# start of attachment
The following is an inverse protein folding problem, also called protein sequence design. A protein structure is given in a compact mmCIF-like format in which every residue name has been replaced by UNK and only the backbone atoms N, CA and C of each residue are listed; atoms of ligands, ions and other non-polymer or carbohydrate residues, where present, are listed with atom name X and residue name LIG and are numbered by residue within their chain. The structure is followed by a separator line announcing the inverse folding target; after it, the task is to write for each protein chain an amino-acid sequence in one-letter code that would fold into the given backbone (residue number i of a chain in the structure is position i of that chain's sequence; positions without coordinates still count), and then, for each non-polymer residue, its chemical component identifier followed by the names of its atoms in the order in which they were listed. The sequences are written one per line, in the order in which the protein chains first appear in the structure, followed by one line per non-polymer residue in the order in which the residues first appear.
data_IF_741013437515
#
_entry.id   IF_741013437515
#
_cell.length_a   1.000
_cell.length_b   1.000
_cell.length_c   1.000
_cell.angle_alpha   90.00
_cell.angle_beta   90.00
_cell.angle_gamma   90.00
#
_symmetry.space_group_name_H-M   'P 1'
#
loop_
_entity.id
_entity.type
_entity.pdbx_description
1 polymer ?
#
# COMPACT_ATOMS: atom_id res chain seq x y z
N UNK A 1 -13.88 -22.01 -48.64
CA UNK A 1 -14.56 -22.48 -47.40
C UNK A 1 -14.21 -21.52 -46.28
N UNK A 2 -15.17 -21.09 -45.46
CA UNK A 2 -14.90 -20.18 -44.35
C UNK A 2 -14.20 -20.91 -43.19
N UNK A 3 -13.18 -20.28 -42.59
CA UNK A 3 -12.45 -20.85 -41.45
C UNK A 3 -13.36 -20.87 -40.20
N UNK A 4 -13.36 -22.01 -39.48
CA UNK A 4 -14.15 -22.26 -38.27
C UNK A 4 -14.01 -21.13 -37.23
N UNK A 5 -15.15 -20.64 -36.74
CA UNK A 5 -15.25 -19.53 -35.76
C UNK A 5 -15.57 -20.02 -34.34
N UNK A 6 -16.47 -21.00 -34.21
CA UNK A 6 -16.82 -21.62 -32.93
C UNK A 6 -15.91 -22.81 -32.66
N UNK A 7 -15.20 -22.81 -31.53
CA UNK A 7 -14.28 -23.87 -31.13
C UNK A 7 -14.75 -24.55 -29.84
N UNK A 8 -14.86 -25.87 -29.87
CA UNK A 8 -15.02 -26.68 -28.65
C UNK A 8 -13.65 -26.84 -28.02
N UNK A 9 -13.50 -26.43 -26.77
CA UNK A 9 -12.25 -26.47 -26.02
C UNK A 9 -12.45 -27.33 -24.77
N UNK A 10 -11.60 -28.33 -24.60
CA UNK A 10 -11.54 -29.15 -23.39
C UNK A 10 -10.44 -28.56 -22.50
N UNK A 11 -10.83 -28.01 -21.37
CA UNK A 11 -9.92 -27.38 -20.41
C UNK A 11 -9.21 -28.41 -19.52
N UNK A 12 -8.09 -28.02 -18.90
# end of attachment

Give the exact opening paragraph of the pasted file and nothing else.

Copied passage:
The following is an inverse protein folding problem, also called protein sequence design. A protein structure is given in a compact mmCIF-like format in which every residue name has been replaced by UNK and only the backbone atoms N, CA and C of each residue are listed; atoms of ligands, ions and other non-polymer or carbohydrate residues, where present, are listed with atom name X and residue name LIG and are numbered by residue within their chain. The structure is followed by a separator line announcing the inverse folding target; after it, the task is to write for each protein chain an amino-acid sequence in one-letter code that would fold into the given backbone (residue number i of a chain in the structure is position i of that chain's sequence; positions without coordinates still count), and then, for each non-polymer residue, its chemical component identifier followed by the names of its atoms in the order in which they were listed. The sequences are written one per line, in the order in which the protein chains first appear in the structure, followed by one line per non-polymer residue in the order in which the residues first appear.